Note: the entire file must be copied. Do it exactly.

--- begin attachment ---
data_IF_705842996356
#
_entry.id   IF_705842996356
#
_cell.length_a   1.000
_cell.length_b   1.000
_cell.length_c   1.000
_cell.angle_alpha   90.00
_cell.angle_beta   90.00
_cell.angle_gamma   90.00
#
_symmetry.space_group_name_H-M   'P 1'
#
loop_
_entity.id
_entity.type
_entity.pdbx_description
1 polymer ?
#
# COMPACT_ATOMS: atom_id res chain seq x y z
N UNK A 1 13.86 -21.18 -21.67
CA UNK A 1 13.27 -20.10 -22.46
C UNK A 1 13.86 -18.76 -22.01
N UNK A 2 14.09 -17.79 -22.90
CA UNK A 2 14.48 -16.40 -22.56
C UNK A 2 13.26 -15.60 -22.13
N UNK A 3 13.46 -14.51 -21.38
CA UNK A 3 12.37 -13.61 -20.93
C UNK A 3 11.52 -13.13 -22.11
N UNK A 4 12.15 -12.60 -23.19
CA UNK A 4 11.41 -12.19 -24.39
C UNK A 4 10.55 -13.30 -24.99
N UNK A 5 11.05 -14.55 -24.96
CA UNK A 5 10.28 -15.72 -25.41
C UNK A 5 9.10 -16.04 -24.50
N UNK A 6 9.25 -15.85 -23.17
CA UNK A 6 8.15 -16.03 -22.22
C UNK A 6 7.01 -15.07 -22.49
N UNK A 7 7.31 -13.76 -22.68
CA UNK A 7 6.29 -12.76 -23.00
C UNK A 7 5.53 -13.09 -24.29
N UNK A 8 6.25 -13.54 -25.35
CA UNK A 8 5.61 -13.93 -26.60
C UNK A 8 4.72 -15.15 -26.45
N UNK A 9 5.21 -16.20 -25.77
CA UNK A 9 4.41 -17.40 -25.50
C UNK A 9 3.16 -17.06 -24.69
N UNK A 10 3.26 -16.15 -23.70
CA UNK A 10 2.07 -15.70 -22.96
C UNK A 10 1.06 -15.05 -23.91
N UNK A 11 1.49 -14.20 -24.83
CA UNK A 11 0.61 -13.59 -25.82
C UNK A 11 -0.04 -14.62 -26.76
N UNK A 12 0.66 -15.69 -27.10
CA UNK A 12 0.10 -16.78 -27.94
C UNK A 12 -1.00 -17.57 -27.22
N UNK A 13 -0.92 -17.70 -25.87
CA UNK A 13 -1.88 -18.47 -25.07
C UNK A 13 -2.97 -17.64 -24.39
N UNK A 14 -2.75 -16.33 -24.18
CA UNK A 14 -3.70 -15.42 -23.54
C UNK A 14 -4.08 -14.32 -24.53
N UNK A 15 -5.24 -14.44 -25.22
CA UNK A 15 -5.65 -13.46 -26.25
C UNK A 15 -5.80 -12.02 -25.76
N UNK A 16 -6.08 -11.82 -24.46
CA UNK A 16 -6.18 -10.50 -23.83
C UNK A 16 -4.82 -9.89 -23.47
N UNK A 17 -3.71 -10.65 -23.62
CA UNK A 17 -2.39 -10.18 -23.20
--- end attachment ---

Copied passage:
data_IF_705842996356
#
_entry.id   IF_705842996356
#
_cell.length_a   1.000
_cell.length_b   1.000
_cell.length_c   1.000
_cell.angle_alpha   90.00
_cell.angle_beta   90.00
_cell.angle_gamma   90.00
#
_symmetry.space_group_name_H-M   'P 1'
#
loop_
_entity.id
_entity.type
_entity.pdbx_description
1 polymer ?
#
# COMPACT_ATOMS: atom_id res chain seq x y z
N UNK A 1 13.86 -21.18 -21.67
CA UNK A 1 13.27 -20.10 -22.46
C UNK A 1 13.86 -18.76 -22.01
N UNK A 2 14.09 -17.79 -22.90
CA UNK A 2 14.48 -16.40 -22.56
C UNK A 2 13.26 -15.60 -22.13
N UNK A 3 13.46 -14.51 -21.38
CA UNK A 3 12.37 -13.61 -20.93
C UNK A 3 11.52 -13.13 -22.11
N UNK A 4 12.15 -12.60 -23.19
CA UNK A 4 11.41 -12.19 -24.39
C UNK A 4 10.55 -13.30 -24.99
N UNK A 5 11.05 -14.55 -24.96
CA UNK A 5 10.28 -15.72 -25.41
C UNK A 5 9.10 -16.04 -24.50
N UNK A 6 9.25 -15.85 -23.17
CA UNK A 6 8.15 -16.03 -22.22
C UNK A 6 7.01 -15.07 -22.49
N UNK A 7 7.31 -13.76 -22.68
CA UNK A 7 6.29 -12.76 -23.00
C UNK A 7 5.53 -13.09 -24.29
N UNK A 8 6.25 -13.54 -25.35
CA UNK A 8 5.61 -13.93 -26.60
C UNK A 8 4.72 -15.15 -26.45
N UNK A 9 5.21 -16.20 -25.77
CA UNK A 9 4.41 -17.40 -25.50
C UNK A 9 3.16 -17.06 -24.69
N UNK A 10 3.26 -16.15 -23.70
CA UNK A 10 2.07 -15.70 -22.96
C UNK A 10 1.06 -15.05 -23.91
N UNK A 11 1.49 -14.20 -24.83
CA UNK A 11 0.61 -13.59 -25.82
C UNK A 11 -0.04 -14.62 -26.76
N UNK A 12 0.66 -15.69 -27.10
CA UNK A 12 0.10 -16.78 -27.94
C UNK A 12 -1.00 -17.57 -27.22
N UNK A 13 -0.92 -17.70 -25.87
CA UNK A 13 -1.88 -18.47 -25.07
C UNK A 13 -2.97 -17.64 -24.39
N UNK A 14 -2.75 -16.33 -24.18
CA UNK A 14 -3.70 -15.42 -23.54
C UNK A 14 -4.08 -14.32 -24.53
N UNK A 15 -5.24 -14.44 -25.22
CA UNK A 15 -5.65 -13.46 -26.25
C UNK A 15 -5.80 -12.02 -25.76
N UNK A 16 -6.08 -11.82 -24.46
CA UNK A 16 -6.18 -10.50 -23.83
C UNK A 16 -4.82 -9.89 -23.47
N UNK A 17 -3.71 -10.65 -23.62
CA UNK A 17 -2.39 -10.18 -23.20